In 2011, Stephen Railton, a professor at University of Virginia, published a version of the book that replaced that offensive word with “slave.” Soon after appeared The Hipster Huckleberry Finn, where the word was replaced with “hipster.” The book's description says, “the adventures of Huckleberry Finn are now neither offensive nor uncool.”

10. Twain had some thoughts about the book's censorship.

In 1905, the Brooklyn Public Library removed Huckleberry Finn and Tom Sawyer from the shelves because, as librarian wrote Twain, Huck is “a deceitful boy who said 'sweat' when he should have said 'perspiration.'" Here’s Twain’s reply: 

DEAR SIR:

I am greatly troubled by what you say. I wrote Tom Sawyer and Huck Finn for adults exclusively, and it always distresses me when I find that boys and girls have been allowed access to them. The mind that becomes soiled in youth can never again be washed clean; I know this by my own experience, and to this day I cherish an unappeasable bitterness against the unfaithful guardians of my young life, who not only permitted but compelled me to read an unexpurgated Bible through before I was 15 years old. None can do that and ever draw a clean sweet breath again this side of the grave. Ask that young lady—she will tell you so.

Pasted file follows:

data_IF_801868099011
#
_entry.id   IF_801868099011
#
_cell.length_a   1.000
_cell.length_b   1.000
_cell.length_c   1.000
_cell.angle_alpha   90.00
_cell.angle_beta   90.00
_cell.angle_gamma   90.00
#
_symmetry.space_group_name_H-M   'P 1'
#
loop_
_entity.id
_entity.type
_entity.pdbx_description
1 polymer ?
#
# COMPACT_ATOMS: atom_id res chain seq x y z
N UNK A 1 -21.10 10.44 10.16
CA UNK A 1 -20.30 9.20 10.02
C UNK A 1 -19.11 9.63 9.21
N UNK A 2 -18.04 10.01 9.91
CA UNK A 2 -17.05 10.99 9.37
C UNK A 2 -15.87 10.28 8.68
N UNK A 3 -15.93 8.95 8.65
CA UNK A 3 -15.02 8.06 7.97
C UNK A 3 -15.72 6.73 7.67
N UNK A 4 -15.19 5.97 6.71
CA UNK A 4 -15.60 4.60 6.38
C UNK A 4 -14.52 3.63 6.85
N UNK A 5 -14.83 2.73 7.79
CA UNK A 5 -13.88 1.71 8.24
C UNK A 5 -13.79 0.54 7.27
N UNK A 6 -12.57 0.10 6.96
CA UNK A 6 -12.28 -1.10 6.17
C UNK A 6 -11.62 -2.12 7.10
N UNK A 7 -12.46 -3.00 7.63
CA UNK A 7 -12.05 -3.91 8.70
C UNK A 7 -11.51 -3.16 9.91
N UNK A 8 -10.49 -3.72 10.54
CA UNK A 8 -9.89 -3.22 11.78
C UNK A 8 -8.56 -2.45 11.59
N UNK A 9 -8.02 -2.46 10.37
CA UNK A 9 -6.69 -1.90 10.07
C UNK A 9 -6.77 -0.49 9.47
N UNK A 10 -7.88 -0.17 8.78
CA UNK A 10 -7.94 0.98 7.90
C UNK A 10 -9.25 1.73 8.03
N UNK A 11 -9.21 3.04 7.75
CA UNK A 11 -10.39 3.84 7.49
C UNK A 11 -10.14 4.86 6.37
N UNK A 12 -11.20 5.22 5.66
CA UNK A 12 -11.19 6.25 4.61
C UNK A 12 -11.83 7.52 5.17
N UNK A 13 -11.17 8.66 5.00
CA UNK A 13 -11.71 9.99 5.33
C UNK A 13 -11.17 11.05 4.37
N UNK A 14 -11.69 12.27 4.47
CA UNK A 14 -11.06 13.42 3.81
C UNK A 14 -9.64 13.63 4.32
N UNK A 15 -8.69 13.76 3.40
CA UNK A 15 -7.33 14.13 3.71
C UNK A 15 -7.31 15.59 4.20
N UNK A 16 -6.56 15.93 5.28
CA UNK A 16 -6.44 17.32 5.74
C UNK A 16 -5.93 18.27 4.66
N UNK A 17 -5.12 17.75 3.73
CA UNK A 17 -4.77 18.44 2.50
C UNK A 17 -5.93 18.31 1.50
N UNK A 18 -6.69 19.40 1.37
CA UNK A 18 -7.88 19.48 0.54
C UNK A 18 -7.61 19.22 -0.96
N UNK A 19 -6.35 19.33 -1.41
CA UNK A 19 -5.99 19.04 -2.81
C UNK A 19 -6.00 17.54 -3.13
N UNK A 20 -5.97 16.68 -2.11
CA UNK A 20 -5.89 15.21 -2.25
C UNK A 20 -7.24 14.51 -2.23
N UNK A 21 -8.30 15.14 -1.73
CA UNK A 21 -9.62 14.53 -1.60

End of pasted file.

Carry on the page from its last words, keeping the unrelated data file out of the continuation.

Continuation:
Most honestly do I wish I could say a softening word or two in defence of Huck's character, since you wish it, but really in my opinion it is no better than those of Solomon, David, Satan, and the rest of the sacred brotherhood. 

If there is an unexpurgated Bible in the Children's Department, won't you please help that young woman remove Huck and Tom from that questionable companionship?